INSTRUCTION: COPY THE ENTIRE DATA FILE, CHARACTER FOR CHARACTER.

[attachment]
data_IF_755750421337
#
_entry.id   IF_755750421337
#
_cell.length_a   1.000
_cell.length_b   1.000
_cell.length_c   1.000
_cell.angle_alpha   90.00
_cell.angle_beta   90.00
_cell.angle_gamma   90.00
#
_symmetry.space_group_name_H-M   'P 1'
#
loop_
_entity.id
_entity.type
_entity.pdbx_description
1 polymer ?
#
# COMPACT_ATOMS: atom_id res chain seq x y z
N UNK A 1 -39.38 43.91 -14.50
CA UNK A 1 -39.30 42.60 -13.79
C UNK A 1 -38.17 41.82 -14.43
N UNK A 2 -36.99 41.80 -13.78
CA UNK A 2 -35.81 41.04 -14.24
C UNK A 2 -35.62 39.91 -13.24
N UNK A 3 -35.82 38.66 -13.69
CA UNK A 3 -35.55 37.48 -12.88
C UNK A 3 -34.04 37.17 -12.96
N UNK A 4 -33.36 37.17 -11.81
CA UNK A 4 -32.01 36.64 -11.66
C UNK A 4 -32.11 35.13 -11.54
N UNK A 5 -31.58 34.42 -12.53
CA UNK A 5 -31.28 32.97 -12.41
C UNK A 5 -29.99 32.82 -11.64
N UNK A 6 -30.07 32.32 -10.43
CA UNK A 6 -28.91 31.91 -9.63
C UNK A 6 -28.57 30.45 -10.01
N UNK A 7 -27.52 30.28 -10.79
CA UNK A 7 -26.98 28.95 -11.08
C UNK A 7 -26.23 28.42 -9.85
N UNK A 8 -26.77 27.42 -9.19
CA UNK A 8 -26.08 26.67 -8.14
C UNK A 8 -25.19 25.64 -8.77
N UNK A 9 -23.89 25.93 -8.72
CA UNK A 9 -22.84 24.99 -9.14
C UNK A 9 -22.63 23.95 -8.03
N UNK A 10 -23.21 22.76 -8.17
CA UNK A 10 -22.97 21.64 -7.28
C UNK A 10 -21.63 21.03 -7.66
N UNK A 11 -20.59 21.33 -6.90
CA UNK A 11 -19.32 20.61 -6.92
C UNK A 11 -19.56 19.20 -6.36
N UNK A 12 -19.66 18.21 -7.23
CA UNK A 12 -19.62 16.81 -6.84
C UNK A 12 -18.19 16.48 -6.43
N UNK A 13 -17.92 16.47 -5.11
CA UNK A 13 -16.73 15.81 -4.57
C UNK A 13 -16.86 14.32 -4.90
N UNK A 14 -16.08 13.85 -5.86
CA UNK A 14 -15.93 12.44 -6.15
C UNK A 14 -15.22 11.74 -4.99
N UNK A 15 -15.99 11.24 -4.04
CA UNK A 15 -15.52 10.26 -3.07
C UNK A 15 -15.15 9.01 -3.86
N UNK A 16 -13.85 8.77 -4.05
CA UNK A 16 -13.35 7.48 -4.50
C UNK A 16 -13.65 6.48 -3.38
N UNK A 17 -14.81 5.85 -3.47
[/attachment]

data_IF_755750421337
#
_entry.id   IF_755750421337
#
_cell.length_a   1.000
_cell.length_b   1.000
_cell.length_c   1.000
_cell.angle_alpha   90.00
_cell.angle_beta   90.00
_cell.angle_gamma   90.00
#
_symmetry.space_group_name_H-M   'P 1'
#
loop_
_entity.id
_entity.type
_entity.pdbx_description
1 polymer ?
#
# COMPACT_ATOMS: atom_id res chain seq x y z
N UNK A 1 -39.38 43.91 -14.50
CA UNK A 1 -39.30 42.60 -13.79
C UNK A 1 -38.17 41.82 -14.43
N UNK A 2 -36.99 41.80 -13.78
CA UNK A 2 -35.81 41.04 -14.24
C UNK A 2 -35.62 39.91 -13.24
N UNK A 3 -35.82 38.66 -13.69
CA UNK A 3 -35.55 37.48 -12.88
C UNK A 3 -34.04 37.17 -12.96
N UNK A 4 -33.36 37.17 -11.81
CA UNK A 4 -32.01 36.64 -11.66
C UNK A 4 -32.11 35.13 -11.54
N UNK A 5 -31.58 34.42 -12.53
CA UNK A 5 -31.28 32.97 -12.41
C UNK A 5 -29.99 32.82 -11.64
N UNK A 6 -30.07 32.32 -10.43
CA UNK A 6 -28.91 31.91 -9.63
C UNK A 6 -28.57 30.45 -10.01
N UNK A 7 -27.52 30.28 -10.79
CA UNK A 7 -26.98 28.95 -11.08
C UNK A 7 -26.23 28.42 -9.85
N UNK A 8 -26.77 27.42 -9.19
CA UNK A 8 -26.08 26.67 -8.14
C UNK A 8 -25.19 25.64 -8.77
N UNK A 9 -23.89 25.93 -8.72
CA UNK A 9 -22.84 24.99 -9.14
C UNK A 9 -22.63 23.95 -8.03
N UNK A 10 -23.21 22.76 -8.17
CA UNK A 10 -22.97 21.64 -7.28
C UNK A 10 -21.63 21.03 -7.66
N UNK A 11 -20.59 21.33 -6.90
CA UNK A 11 -19.32 20.61 -6.92
C UNK A 11 -19.56 19.20 -6.36
N UNK A 12 -19.66 18.21 -7.23
CA UNK A 12 -19.62 16.81 -6.84
C UNK A 12 -18.19 16.48 -6.43
N UNK A 13 -17.92 16.47 -5.11
CA UNK A 13 -16.73 15.81 -4.57
C UNK A 13 -16.86 14.32 -4.90
N UNK A 14 -16.08 13.85 -5.86
CA UNK A 14 -15.93 12.44 -6.15
C UNK A 14 -15.22 11.74 -4.99
N UNK A 15 -15.99 11.24 -4.04
CA UNK A 15 -15.52 10.26 -3.07
C UNK A 15 -15.15 9.01 -3.86
N UNK A 16 -13.85 8.77 -4.05
CA UNK A 16 -13.35 7.48 -4.50
C UNK A 16 -13.65 6.48 -3.38
N UNK A 17 -14.81 5.85 -3.47